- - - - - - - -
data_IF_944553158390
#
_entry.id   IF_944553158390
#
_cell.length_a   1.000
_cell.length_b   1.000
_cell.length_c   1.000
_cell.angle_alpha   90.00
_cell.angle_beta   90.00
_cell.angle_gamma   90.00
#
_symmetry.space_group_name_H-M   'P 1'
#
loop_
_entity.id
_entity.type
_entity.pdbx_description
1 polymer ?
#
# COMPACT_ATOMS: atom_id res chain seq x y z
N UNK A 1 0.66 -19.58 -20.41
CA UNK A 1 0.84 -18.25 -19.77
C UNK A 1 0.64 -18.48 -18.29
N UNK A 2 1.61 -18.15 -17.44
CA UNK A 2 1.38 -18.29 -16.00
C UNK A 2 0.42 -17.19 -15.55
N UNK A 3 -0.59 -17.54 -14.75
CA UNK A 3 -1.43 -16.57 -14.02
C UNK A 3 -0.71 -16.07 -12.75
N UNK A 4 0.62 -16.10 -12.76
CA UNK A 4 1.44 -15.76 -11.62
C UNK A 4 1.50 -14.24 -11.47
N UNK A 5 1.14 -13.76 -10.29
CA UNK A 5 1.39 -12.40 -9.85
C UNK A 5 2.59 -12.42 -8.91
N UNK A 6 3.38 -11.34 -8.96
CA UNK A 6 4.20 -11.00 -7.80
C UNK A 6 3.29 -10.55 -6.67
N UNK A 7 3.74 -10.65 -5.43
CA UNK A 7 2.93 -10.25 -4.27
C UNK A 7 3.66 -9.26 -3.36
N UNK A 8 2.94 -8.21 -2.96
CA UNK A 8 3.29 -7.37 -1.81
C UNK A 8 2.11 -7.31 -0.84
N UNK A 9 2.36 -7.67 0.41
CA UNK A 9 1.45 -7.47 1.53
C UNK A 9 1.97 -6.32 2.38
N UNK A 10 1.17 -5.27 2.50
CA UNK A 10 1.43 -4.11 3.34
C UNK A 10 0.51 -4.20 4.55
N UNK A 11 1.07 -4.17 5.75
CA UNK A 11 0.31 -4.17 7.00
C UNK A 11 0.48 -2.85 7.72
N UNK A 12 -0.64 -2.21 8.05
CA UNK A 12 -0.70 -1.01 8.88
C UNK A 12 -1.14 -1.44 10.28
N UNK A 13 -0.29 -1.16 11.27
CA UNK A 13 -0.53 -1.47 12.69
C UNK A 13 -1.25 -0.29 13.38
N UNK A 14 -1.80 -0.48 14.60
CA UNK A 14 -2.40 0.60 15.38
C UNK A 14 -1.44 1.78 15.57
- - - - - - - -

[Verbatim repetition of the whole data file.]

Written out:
data_IF_944553158390
#
_entry.id   IF_944553158390
#
_cell.length_a   1.000
_cell.length_b   1.000
_cell.length_c   1.000
_cell.angle_alpha   90.00
_cell.angle_beta   90.00
_cell.angle_gamma   90.00
#
_symmetry.space_group_name_H-M   'P 1'
#
loop_
_entity.id
_entity.type
_entity.pdbx_description
1 polymer ?
#
# COMPACT_ATOMS: atom_id res chain seq x y z
N UNK A 1 0.66 -19.58 -20.41
CA UNK A 1 0.84 -18.25 -19.77
C UNK A 1 0.64 -18.48 -18.29
N UNK A 2 1.61 -18.15 -17.44
CA UNK A 2 1.38 -18.29 -16.00
C UNK A 2 0.42 -17.19 -15.55
N UNK A 3 -0.59 -17.54 -14.75
CA UNK A 3 -1.43 -16.57 -14.02
C UNK A 3 -0.71 -16.07 -12.75
N UNK A 4 0.62 -16.10 -12.76
CA UNK A 4 1.44 -15.76 -11.62
C UNK A 4 1.50 -14.24 -11.47
N UNK A 5 1.14 -13.76 -10.29
CA UNK A 5 1.39 -12.40 -9.85
C UNK A 5 2.59 -12.42 -8.91
N UNK A 6 3.38 -11.34 -8.96
CA UNK A 6 4.20 -11.00 -7.80
C UNK A 6 3.29 -10.55 -6.67
N UNK A 7 3.74 -10.65 -5.43
CA UNK A 7 2.93 -10.25 -4.27
C UNK A 7 3.66 -9.26 -3.36
N UNK A 8 2.94 -8.21 -2.96
CA UNK A 8 3.29 -7.37 -1.81
C UNK A 8 2.11 -7.31 -0.84
N UNK A 9 2.36 -7.67 0.41
CA UNK A 9 1.45 -7.47 1.53
C UNK A 9 1.97 -6.32 2.38
N UNK A 10 1.17 -5.27 2.50
CA UNK A 10 1.43 -4.11 3.34
C UNK A 10 0.51 -4.20 4.55
N UNK A 11 1.07 -4.17 5.75
CA UNK A 11 0.31 -4.17 7.00
C UNK A 11 0.48 -2.85 7.72
N UNK A 12 -0.64 -2.21 8.05
CA UNK A 12 -0.70 -1.01 8.88
C UNK A 12 -1.14 -1.44 10.28
N UNK A 13 -0.29 -1.16 11.27
CA UNK A 13 -0.53 -1.47 12.69
C UNK A 13 -1.25 -0.29 13.38
N UNK A 14 -1.80 -0.48 14.60
CA UNK A 14 -2.40 0.60 15.38
C UNK A 14 -1.44 1.78 15.57